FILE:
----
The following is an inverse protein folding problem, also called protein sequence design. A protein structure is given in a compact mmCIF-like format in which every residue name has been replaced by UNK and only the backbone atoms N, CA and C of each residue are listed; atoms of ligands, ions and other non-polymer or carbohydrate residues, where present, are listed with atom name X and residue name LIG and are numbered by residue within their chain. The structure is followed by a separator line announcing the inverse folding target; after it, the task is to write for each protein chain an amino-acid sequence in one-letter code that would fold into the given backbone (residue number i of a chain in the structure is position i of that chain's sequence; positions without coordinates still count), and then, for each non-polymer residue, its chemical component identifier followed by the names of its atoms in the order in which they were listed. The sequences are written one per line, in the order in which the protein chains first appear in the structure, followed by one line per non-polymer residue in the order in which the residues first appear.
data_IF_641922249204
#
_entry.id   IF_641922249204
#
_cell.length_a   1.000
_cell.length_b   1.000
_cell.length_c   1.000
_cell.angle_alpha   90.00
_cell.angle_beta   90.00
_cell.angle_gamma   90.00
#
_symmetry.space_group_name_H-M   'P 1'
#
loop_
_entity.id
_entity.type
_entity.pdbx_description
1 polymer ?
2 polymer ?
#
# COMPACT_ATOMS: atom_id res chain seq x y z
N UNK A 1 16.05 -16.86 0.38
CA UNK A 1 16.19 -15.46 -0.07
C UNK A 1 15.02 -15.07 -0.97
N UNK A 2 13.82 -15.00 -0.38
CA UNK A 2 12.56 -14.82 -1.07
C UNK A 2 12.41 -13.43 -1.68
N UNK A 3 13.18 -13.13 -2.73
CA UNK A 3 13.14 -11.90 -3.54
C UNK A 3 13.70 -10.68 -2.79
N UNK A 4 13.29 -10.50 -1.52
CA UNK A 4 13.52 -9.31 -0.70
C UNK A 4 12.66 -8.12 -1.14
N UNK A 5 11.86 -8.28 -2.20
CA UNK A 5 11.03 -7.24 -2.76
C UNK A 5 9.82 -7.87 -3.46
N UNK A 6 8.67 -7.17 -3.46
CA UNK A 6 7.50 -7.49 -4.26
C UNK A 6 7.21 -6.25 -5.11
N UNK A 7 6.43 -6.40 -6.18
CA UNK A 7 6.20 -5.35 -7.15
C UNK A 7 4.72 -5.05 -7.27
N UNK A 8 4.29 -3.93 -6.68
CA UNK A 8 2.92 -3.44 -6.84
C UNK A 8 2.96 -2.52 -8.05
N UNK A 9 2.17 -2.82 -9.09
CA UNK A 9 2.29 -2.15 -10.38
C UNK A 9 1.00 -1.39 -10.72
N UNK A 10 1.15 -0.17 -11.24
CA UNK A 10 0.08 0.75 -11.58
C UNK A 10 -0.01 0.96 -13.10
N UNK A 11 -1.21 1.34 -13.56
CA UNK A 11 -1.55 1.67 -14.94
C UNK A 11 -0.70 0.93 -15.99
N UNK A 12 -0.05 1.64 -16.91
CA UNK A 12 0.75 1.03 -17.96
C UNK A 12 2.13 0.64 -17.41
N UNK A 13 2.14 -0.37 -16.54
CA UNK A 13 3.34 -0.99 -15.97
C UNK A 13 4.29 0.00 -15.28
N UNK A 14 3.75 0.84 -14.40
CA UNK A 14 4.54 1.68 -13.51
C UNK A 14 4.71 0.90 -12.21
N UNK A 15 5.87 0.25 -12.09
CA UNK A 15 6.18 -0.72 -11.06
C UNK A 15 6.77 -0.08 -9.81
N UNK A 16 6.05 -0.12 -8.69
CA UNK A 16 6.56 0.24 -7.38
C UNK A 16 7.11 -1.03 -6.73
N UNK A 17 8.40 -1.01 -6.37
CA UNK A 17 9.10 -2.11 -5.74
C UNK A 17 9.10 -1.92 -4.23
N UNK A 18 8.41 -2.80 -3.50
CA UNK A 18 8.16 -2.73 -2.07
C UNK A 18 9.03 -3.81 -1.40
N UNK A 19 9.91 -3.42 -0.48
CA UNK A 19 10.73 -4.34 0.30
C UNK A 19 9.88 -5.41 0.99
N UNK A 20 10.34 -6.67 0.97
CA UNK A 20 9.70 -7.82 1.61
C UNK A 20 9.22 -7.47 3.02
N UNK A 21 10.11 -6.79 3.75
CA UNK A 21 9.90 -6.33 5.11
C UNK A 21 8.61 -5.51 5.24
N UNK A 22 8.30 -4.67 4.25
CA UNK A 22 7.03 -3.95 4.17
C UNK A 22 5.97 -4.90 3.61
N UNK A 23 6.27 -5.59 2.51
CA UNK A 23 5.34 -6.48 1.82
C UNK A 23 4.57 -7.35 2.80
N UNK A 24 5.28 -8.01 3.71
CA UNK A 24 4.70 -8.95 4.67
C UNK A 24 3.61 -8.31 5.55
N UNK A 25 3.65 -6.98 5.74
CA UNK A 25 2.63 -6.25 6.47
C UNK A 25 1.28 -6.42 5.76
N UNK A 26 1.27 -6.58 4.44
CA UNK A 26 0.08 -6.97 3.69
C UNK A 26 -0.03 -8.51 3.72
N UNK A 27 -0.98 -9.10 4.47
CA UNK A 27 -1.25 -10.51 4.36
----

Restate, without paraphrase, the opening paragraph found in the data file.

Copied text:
The following is an inverse protein folding problem, also called protein sequence design. A protein structure is given in a compact mmCIF-like format in which every residue name has been replaced by UNK and only the backbone atoms N, CA and C of each residue are listed; atoms of ligands, ions and other non-polymer or carbohydrate residues, where present, are listed with atom name X and residue name LIG and are numbered by residue within their chain. The structure is followed by a separator line announcing the inverse folding target; after it, the task is to write for each protein chain an amino-acid sequence in one-letter code that would fold into the given backbone (residue number i of a chain in the structure is position i of that chain's sequence; positions without coordinates still count), and then, for each non-polymer residue, its chemical component identifier followed by the names of its atoms in the order in which they were listed. The sequences are written one per line, in the order in which the protein chains first appear in the structure, followed by one line per non-polymer residue in the order in which the residues first appear.